The possibility of disturbances makes it all the more critical for the government to bend over backward to foster unity among diverse constituencies supporting the political path it chooses through the crisis, even as it arrogates to itself extraordinary unilateral powers. The hard truth is in communities like Korah, where many are illiterate and depend on getting food from the dump. There is a disconnection between the broader risk of getting Coronavirus and the daily need to survive.
Social distancing is not a likely option when you have 5 – 6 people crammed in a one-room house or when people rely on public transportation to get around. There are still groups of people gathering on the streets daily, standing shoulder to shoulder in line for a taxi. Many do not have the financial capability to store food.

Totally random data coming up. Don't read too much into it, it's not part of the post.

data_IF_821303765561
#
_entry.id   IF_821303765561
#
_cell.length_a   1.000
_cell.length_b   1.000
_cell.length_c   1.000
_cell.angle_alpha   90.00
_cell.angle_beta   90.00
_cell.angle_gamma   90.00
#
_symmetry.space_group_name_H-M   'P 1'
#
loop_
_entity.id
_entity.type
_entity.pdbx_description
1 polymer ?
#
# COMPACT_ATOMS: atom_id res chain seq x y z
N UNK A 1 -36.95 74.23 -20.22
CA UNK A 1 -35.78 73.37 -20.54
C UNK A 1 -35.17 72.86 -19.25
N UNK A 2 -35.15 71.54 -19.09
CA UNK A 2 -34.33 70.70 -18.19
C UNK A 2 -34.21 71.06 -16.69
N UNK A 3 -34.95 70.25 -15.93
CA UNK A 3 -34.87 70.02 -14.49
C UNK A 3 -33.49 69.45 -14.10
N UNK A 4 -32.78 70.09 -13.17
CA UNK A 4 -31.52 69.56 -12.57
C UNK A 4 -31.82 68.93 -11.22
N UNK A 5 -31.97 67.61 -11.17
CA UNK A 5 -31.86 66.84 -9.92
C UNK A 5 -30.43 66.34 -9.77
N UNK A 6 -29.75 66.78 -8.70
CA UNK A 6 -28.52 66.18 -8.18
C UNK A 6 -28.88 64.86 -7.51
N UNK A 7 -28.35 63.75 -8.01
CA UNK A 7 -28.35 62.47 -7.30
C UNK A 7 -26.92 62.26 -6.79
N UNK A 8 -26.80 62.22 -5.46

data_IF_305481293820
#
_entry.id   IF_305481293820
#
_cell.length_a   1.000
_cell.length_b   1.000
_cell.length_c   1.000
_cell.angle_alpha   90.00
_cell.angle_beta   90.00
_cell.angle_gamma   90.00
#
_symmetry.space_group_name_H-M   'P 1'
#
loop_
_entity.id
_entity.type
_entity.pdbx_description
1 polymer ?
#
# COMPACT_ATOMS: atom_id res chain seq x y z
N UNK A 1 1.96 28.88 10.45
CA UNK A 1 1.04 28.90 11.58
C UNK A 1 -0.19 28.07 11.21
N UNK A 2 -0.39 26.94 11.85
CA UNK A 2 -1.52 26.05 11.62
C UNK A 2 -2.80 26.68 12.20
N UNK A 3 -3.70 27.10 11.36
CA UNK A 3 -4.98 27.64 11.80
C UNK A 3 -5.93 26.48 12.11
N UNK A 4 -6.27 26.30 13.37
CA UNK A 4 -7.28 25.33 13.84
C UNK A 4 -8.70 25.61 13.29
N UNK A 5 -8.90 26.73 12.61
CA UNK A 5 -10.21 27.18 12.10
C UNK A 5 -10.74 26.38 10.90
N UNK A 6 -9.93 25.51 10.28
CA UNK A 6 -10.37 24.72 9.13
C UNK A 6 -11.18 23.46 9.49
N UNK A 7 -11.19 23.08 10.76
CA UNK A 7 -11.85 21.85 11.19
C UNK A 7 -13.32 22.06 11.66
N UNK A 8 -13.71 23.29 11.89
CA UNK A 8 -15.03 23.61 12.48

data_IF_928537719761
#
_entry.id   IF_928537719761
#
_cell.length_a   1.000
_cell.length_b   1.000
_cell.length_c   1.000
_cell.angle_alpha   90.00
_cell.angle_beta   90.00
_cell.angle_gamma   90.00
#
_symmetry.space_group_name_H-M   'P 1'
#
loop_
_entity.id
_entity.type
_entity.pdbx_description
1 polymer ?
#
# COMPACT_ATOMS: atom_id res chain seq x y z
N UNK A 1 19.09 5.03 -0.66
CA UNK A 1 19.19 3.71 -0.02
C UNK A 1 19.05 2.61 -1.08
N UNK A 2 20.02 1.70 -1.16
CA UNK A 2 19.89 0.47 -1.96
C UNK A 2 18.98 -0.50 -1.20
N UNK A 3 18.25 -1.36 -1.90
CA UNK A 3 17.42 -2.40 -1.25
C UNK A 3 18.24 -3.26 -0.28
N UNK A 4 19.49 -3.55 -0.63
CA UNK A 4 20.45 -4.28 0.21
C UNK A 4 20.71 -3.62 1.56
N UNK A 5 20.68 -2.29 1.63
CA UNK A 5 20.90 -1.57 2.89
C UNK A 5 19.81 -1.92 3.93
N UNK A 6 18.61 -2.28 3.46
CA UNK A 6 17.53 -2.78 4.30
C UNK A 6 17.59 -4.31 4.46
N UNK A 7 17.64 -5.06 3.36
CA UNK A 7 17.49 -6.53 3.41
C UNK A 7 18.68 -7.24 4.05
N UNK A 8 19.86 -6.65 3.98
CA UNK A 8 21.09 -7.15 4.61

Not only that but in a community where religion is intertwined with culture, people have a hard time understanding that going to church is a risk for their health. They often assume if they have enough faith, God will protect them from the virus.
At OA, we are doing our best to be proactive to help the staff, the students, and families who are a part of our program. To date, we have purchased 240 hand sanitizers for the students, their families, and our staff from a local pharmacy. It was a miracle to get the sanitizer since there was a lot of demand with low supplies.
We are appointed to receive 90% alcohol next week to make hand sanitizer. After we receive the alcohol, we plan to distribute the hand sanitizer to all the students’ families. We have invited health professionals to teach them about the coronavirus’s seriousness and show them the proper ways to protect themselves against it.